Rules for 3rd party modules in unrealircd-contrib

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This text is for module authors, C programmers, who wish to include their modules in the official unrealircd-contrib repository

UnrealIRCd 5 ships with a Module manager and a default repository where 3rd party modules are stored. This allows end-users to easily install, upgrade and uninstall 3rd party modules with simple commands. If you are a module coder and want to submit your 3rd party module for inclusion in the repository (and keep it included) then you have to follow a couple of rules. Most of these rules should be common sense and not be any problem. They are outlined below.

The rules

The module must obey the following rules, both when submitting the module and thereafter:

  • You must be the author: the module must be written by you. If it is written by someone else (in total or large parts) then the module can still be included, but only when the appropriate copyright rules are obeyed and when the original/other author has no objections to list the module in our repository. We normally won't actively check this, but we may act if we get complaints from the original author.
  • License must be open source: such as GPLv2. See GPL-Compatible Free Software Licenses. You must mention what license is used in the source file (.c file).
  • No malicious code or intent: in particular your module may not contain backdoors or allows unauthorized remote command execution.
  • No spy modules. Modules that allow silent interception or logging of messages are controversial. Also, distributing them to non-free countries - where people may be prosecuted and even executed for what they say - poses serious legal and moral issues. Therefore we do not include spy modules.
  • No bad quality code, module must be kept maintained: Keep in mind that we don't check modules actively for bugs. Bug reports from users should be made directly to the author (you). You are the only one responsible for fixing bugs. However, if you don't fix serious bugs, such as crash bugs, within a reasonable time frame, then we may warn you or take other actions.
  • Module must compile: the module must compile successfully on UnrealIRCd 5 on *NIX. If your module is only known to compile on certain UnrealIRCd versions, then set the min-unrealircd-version and max-unrealircd-version fields appropriately in the module manager configuration block (more about this later). If a new UnrealIRCd version was just released that breaks your module, then naturally we will give you some time to fix these issues.
  • Use a proper MOD_HEADER and module manager configuration block. Your module needs a MOD_HEADER (which you probably already have) but also a magic module manager configuration block. See Special module manager block in source file for more information. For both MOD_HEADER and the magic block: fill in the required fields and don't use extreme lengths or weird formatting that may break the ./unrealircd module list or ./unrealircd module info commands.
  • Inclusion of your module in the repository is a privilege, not a right. We try to give everyone a fair chance to include their module and we have tried to list all the rules here that apply. However, in some cases we may still reject or retract a module even though they are not explicitly covered by the other rules in this document. This should be rare, and if we do then we will try to explain the decision and may update the rules (see next).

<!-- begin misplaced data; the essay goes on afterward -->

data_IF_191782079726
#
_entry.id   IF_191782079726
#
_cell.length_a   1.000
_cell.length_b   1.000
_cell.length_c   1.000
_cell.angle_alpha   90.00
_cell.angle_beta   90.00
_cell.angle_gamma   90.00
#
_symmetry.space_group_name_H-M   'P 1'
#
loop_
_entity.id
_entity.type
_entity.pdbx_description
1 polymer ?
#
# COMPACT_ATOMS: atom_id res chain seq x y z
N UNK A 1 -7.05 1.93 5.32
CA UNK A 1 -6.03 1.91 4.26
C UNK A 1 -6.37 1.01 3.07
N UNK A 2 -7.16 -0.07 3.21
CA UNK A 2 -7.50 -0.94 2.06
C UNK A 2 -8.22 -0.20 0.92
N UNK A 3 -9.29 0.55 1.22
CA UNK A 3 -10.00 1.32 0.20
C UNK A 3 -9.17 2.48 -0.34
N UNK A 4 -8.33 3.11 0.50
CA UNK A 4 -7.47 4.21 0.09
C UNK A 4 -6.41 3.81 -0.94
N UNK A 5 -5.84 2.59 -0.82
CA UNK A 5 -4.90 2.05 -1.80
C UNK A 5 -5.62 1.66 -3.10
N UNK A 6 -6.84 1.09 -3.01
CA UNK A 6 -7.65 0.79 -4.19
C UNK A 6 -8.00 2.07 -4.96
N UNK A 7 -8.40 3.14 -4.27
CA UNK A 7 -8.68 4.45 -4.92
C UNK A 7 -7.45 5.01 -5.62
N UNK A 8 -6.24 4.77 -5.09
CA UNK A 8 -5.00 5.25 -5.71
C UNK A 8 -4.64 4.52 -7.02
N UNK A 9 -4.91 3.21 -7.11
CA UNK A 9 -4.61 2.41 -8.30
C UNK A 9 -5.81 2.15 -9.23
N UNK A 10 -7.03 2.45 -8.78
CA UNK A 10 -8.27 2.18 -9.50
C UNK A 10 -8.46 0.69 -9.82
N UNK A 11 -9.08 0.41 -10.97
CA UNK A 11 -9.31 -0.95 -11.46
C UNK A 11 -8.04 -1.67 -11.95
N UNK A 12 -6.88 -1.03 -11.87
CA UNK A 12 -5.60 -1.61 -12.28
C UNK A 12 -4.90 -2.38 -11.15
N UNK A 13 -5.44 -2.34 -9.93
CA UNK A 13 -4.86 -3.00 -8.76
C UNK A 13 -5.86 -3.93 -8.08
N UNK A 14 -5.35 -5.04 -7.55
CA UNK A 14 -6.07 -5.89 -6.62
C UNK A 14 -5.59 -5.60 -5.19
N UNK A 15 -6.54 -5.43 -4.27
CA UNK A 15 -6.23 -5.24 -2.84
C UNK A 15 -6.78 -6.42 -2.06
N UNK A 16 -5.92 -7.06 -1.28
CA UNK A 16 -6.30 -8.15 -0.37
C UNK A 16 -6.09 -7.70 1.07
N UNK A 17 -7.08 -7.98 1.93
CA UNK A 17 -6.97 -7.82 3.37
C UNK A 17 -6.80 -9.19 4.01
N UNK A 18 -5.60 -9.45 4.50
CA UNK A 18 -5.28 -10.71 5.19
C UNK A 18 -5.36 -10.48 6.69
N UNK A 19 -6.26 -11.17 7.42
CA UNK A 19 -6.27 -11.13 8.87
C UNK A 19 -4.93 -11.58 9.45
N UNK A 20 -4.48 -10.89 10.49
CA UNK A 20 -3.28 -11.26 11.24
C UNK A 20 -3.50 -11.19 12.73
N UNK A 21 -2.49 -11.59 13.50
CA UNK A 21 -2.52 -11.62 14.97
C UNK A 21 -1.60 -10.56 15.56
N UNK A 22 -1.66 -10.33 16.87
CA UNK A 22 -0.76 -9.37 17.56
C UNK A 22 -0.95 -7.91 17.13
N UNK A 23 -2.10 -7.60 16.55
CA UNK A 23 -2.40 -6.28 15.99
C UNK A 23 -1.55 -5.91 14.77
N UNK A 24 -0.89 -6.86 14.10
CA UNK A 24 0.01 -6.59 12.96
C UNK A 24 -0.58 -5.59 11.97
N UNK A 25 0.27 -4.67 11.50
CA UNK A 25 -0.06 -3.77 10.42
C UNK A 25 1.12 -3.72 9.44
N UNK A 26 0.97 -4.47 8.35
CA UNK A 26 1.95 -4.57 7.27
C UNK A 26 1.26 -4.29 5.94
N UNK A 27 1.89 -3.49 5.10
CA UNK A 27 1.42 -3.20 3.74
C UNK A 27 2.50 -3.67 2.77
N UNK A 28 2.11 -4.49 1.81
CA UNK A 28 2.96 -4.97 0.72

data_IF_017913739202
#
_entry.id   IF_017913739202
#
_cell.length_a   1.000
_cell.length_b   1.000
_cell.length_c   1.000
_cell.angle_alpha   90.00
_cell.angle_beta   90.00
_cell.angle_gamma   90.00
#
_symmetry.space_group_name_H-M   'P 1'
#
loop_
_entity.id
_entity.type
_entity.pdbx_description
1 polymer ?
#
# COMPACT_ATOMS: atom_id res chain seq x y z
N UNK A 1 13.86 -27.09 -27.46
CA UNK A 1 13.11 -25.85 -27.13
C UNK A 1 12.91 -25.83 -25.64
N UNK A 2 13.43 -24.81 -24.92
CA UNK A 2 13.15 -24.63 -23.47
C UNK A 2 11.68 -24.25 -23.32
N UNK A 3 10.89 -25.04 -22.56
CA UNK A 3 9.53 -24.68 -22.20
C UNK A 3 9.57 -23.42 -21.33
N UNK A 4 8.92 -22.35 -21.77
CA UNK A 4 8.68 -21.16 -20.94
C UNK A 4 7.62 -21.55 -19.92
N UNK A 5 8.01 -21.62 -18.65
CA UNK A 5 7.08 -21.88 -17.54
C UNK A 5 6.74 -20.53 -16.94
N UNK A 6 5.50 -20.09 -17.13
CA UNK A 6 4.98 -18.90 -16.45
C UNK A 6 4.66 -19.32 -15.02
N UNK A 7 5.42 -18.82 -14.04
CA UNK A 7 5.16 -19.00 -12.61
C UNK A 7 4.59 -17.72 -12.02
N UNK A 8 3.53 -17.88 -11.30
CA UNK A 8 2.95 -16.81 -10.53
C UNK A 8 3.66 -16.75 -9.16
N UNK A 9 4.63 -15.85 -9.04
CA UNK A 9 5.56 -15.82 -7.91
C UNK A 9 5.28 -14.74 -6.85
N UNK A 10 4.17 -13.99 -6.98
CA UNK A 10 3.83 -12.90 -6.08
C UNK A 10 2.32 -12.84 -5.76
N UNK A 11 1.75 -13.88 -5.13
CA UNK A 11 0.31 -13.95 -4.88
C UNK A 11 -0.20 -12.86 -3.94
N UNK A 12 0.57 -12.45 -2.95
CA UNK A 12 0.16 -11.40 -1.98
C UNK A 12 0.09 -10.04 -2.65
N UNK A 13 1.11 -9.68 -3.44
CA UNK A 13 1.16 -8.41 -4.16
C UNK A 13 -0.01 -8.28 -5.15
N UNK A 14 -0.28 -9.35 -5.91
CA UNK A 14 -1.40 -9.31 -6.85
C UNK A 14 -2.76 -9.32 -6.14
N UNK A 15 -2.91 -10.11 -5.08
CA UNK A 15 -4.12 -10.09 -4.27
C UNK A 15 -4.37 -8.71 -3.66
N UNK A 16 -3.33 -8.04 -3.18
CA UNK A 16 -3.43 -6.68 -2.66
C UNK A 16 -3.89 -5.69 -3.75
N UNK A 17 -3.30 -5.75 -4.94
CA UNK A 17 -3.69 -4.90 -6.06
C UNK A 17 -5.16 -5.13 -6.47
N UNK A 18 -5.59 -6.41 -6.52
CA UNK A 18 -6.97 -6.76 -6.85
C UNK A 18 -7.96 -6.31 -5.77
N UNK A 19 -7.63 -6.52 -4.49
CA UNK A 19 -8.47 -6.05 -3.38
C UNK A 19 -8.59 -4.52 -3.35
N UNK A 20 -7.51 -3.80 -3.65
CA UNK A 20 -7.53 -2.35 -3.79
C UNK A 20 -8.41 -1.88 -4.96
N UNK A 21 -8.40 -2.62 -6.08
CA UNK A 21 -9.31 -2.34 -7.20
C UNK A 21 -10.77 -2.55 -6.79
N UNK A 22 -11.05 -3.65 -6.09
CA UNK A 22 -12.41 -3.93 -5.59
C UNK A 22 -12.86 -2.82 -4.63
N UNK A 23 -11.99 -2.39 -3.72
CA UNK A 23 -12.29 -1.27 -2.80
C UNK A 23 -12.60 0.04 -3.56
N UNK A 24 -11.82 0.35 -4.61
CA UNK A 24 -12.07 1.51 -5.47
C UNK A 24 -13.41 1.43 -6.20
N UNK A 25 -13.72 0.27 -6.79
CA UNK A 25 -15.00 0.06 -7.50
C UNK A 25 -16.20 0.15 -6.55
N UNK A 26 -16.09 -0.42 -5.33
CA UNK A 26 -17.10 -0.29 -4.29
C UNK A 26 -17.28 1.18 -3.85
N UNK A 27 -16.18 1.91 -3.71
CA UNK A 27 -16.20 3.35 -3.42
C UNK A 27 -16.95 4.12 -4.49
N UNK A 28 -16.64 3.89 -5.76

• These rules can be changed. When necessary, we will update this document/rules to add, remove or update rules. In all cases the latest set of published rules apply.

If you have any questions about these rules or if your module qualifies, then send an email to explaining your question or concern. If you think your module qualifies, then don't email and jump directly to #How to submit your module below.

Failure to follow the rules

  1. Our main principle is that we assume good faith and that the author should be allowed to fix any problems
  2. When submitting a module and we deem that it does not follow one or more of the rules from above then the module is rejected and the author is informed of this decision with an explanation. The author can resubmit the module after fixing the problem if (s)he chooses to do so.
  3. Failure to follow the rules afterwards may result in temporary suspension or permanent removal of the module from the repository. However:
    1. In normal circumstances we will try to contact the author first and the module will stay listed until the problem is resolved, as long as it's handled in a timely matter.
    2. In more extreme cases, such as clear misconduct, malicious intent, grave security issues, we may take action first before making contact (or in parallel to).

How to submit your module

You submit your module by making a GitHub Pull Request to the unrealircd-contrib repository. Your request will be looked at by one of the UnrealIRCd team members.

TODO: perhaps a bit more information for people unfamiliar with GitHub?

How to submit updates to your module

This works the same as with submitting modules. Simply do a Pull Request on GitHub and one of our team members will take care of it.

Internal rules

There are a couple of UnrealIRCd project members with write access to unrealircd-contrib. The following rules apply to them:

  • Check new modules from other people, make sure it obeys the rule on this page. If OK, approve the PR. If in doubt, wait and ask Syzop.
  • Check updates from other people. This is a light check only, like no backdoors or scary stuff. If OK, approve the PR. If in doubt, wait and ask Syzop.
  • For new modules written by yourself, please have the module checked by at least another dev with write access to unrealircd-contrib, (s)he makes sure it obeys the rule on this page.
  • You may commit changes to your own modules directly, no need for a PR